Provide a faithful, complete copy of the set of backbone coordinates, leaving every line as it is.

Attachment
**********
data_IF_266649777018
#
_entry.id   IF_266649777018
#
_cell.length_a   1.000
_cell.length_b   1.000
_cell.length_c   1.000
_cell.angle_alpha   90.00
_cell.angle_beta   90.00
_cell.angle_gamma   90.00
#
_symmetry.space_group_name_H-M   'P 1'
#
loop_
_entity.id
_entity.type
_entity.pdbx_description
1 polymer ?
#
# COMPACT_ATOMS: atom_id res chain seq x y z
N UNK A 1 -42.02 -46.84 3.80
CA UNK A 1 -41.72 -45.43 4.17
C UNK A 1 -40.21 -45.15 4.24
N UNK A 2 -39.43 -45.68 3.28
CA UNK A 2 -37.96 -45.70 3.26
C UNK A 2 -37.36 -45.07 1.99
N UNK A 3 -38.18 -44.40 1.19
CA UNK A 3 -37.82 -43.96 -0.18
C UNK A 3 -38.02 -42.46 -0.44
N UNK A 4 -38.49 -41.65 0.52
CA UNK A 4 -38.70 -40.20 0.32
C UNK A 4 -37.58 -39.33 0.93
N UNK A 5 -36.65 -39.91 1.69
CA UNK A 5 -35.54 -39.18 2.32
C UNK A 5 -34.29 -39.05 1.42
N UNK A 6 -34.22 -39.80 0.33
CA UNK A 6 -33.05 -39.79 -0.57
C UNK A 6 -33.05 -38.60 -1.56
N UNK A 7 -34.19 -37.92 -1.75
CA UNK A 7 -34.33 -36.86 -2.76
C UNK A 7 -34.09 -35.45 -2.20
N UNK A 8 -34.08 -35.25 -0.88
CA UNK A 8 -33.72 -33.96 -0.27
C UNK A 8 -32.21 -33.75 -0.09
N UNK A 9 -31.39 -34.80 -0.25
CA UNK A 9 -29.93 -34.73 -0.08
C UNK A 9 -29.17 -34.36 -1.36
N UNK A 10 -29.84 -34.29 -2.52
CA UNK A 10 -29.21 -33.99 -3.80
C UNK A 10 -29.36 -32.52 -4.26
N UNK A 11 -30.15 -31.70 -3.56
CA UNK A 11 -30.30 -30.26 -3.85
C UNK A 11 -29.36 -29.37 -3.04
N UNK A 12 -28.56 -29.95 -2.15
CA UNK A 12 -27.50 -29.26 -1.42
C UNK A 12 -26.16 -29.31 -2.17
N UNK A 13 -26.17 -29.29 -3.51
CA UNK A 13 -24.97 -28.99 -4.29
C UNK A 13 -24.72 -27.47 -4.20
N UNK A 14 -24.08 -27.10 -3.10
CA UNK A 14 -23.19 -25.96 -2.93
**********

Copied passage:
data_IF_266649777018
#
_entry.id   IF_266649777018
#
_cell.length_a   1.000
_cell.length_b   1.000
_cell.length_c   1.000
_cell.angle_alpha   90.00
_cell.angle_beta   90.00
_cell.angle_gamma   90.00
#
_symmetry.space_group_name_H-M   'P 1'
#
loop_
_entity.id
_entity.type
_entity.pdbx_description
1 polymer ?
#
# COMPACT_ATOMS: atom_id res chain seq x y z
N UNK A 1 -42.02 -46.84 3.80
CA UNK A 1 -41.72 -45.43 4.17
C UNK A 1 -40.21 -45.15 4.24
N UNK A 2 -39.43 -45.68 3.28
CA UNK A 2 -37.96 -45.70 3.26
C UNK A 2 -37.36 -45.07 1.99
N UNK A 3 -38.18 -44.40 1.19
CA UNK A 3 -37.82 -43.96 -0.18
C UNK A 3 -38.02 -42.46 -0.44
N UNK A 4 -38.49 -41.65 0.52
CA UNK A 4 -38.70 -40.20 0.32
C UNK A 4 -37.58 -39.33 0.93
N UNK A 5 -36.65 -39.91 1.69
CA UNK A 5 -35.54 -39.18 2.32
C UNK A 5 -34.29 -39.05 1.42
N UNK A 6 -34.22 -39.80 0.33
CA UNK A 6 -33.05 -39.79 -0.57
C UNK A 6 -33.05 -38.60 -1.56
N UNK A 7 -34.19 -37.92 -1.75
CA UNK A 7 -34.33 -36.86 -2.76
C UNK A 7 -34.09 -35.45 -2.20
N UNK A 8 -34.08 -35.25 -0.88
CA UNK A 8 -33.72 -33.96 -0.27
C UNK A 8 -32.21 -33.75 -0.09
N UNK A 9 -31.39 -34.80 -0.25
CA UNK A 9 -29.93 -34.73 -0.08
C UNK A 9 -29.17 -34.36 -1.36
N UNK A 10 -29.84 -34.29 -2.52
CA UNK A 10 -29.21 -33.99 -3.80
C UNK A 10 -29.36 -32.52 -4.26
N UNK A 11 -30.15 -31.70 -3.56
CA UNK A 11 -30.30 -30.26 -3.85
C UNK A 11 -29.36 -29.37 -3.04
N UNK A 12 -28.56 -29.95 -2.15
CA UNK A 12 -27.50 -29.26 -1.42
C UNK A 12 -26.16 -29.31 -2.17
N UNK A 13 -26.17 -29.29 -3.51
CA UNK A 13 -24.97 -28.99 -4.29
C UNK A 13 -24.72 -27.47 -4.20
N UNK A 14 -24.08 -27.10 -3.10
CA UNK A 14 -23.19 -25.96 -2.93